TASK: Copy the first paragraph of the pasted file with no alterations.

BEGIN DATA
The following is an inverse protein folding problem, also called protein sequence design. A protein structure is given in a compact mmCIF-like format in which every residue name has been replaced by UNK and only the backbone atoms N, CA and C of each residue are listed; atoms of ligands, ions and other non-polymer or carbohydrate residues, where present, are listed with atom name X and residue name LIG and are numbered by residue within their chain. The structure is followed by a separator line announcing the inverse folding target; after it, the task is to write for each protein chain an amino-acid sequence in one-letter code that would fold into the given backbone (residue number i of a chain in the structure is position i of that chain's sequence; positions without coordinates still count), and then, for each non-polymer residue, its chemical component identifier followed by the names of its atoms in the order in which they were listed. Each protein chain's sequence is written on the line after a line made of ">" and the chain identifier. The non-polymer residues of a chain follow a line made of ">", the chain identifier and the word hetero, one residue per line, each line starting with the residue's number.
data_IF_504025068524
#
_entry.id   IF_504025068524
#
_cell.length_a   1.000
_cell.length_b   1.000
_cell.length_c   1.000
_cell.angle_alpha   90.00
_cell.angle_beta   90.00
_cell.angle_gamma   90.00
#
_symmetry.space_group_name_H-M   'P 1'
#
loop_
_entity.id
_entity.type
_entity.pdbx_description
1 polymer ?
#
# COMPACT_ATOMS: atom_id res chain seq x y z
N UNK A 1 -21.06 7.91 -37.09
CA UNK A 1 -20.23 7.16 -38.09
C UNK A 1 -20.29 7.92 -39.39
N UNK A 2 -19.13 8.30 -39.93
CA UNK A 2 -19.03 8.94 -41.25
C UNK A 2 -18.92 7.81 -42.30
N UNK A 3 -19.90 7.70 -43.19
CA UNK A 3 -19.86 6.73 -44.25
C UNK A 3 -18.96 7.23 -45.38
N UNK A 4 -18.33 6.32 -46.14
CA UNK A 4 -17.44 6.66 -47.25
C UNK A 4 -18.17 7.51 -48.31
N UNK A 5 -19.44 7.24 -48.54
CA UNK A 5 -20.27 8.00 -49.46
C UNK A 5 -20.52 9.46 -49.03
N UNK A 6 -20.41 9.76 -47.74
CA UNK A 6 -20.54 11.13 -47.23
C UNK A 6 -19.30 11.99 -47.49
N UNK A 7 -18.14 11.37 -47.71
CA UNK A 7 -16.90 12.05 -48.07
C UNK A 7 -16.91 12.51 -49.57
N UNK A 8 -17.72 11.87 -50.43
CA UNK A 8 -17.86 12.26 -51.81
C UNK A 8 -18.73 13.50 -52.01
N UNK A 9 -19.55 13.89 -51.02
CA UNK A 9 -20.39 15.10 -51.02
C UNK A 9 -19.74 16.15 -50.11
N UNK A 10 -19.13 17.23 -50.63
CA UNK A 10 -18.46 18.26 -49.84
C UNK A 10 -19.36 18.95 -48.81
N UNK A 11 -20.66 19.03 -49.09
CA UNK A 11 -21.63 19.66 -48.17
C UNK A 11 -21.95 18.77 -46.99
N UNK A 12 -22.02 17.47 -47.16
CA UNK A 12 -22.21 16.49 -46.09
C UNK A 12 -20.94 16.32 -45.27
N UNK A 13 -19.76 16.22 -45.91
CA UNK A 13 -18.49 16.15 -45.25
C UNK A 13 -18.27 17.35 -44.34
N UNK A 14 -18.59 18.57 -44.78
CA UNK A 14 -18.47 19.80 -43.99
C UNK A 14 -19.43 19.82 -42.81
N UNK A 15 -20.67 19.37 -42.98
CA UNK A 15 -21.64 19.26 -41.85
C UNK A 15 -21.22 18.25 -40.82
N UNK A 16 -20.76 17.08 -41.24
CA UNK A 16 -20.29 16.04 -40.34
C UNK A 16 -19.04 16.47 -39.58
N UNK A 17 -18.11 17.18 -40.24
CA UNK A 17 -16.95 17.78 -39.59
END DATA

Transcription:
The following is an inverse protein folding problem, also called protein sequence design. A protein structure is given in a compact mmCIF-like format in which every residue name has been replaced by UNK and only the backbone atoms N, CA and C of each residue are listed; atoms of ligands, ions and other non-polymer or carbohydrate residues, where present, are listed with atom name X and residue name LIG and are numbered by residue within their chain. The structure is followed by a separator line announcing the inverse folding target; after it, the task is to write for each protein chain an amino-acid sequence in one-letter code that would fold into the given backbone (residue number i of a chain in the structure is position i of that chain's sequence; positions without coordinates still count), and then, for each non-polymer residue, its chemical component identifier followed by the names of its atoms in the order in which they were listed. Each protein chain's sequence is written on the line after a line made of ">" and the chain identifier. The non-polymer residues of a chain follow a line made of ">", the chain identifier and the word hetero, one residue per line, each line starting with the residue's number.